Page:Popular Science Monthly Volume 23.djvu/622

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IT has been said that no doctrine can ever attain a large degree of popularity without containing some admixture of truth. The rare exceptions from that rule do not include that most preposterous of all medical theories, the "Brunonian System of Physics." John Brown, M.D., of Preston, Scotland, divided all disorders of the human organism into "sthenic" and "asthenic" diseases: the former produced by an excess of vitality, and to be counteracted by bleeding and cathartics; the latter arising from a defect of vital power, and to be cured by beefsteaks and brandy, etc. The grain of truth in the chaff-barrel of absolute nonsense is the pathological influence of asthenia, or a deficiency of vital power. Impaired vitality can not be restored by alcoholic stimulants, but its causal connection with a large number of functional disorders admits of no doubt. Every process of the animal organism derives the impulse of its normal performance from a reserve fund of vital energy and the depletion of this fund impairs the efficiency of the organic functions. A man may be too tired to sleep. A child may be too feeble to breathe, too weak to assimilate its food. Exhaustion alone may lead to that total suspension of the vital process which we call death.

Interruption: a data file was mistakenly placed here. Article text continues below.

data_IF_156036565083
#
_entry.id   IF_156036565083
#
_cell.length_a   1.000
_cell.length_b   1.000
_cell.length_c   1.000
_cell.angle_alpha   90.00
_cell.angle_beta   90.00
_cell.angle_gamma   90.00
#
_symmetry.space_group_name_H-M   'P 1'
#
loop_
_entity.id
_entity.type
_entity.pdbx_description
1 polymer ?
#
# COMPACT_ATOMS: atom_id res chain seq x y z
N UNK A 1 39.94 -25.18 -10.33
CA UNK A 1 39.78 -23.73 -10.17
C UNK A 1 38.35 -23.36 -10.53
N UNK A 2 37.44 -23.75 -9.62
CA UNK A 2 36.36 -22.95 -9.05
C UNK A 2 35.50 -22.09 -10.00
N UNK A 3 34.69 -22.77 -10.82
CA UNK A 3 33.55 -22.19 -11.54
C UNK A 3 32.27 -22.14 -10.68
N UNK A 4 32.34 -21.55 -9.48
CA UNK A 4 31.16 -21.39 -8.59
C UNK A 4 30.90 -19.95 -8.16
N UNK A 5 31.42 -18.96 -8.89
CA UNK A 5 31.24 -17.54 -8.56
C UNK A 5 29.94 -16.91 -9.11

But generally asthenia is only a proximate cause of disease. It reveals a pre-established morbid diathesis by affecting the weakest part of the organism, and its influence becomes thus localized. The affected part may become the center of attraction for a variety of asthenic agencies, for each successive attack increases the morbid diathesis, and thus, as it were, confirms the pathological precedent. This convergence of asthenic influences is most strikingly illustrated in the pathology of the asthmatic affections. Asthma, or chronic dyspnœa, a torpor of the semi-voluntary muscles which effect the process of respiration, has thus far not been traced to its original cause. Professor Reese ascribes it to a spasm of the muscular fibers inclosing the bronchial tubes; Dr. E. Bock defines it as a diminished elasticity of the pulmonary air-cells, caused by an undue dilation of the lungs (as in violent exercise). Villemin considers it as a purely nervous affection. In its most frequent form, however, it seems to be a legacy of arrested tuberculosis—an intermittent affection induced by a tendency to a pulmonary torpor that may remain latent for an indefinite time, but unmistakably connected with an asthenic proximate cause. Chronic asthma, in the strictest sense of the word, occurs only during the last stage of pulmonary consumption. When the lungs have been reduced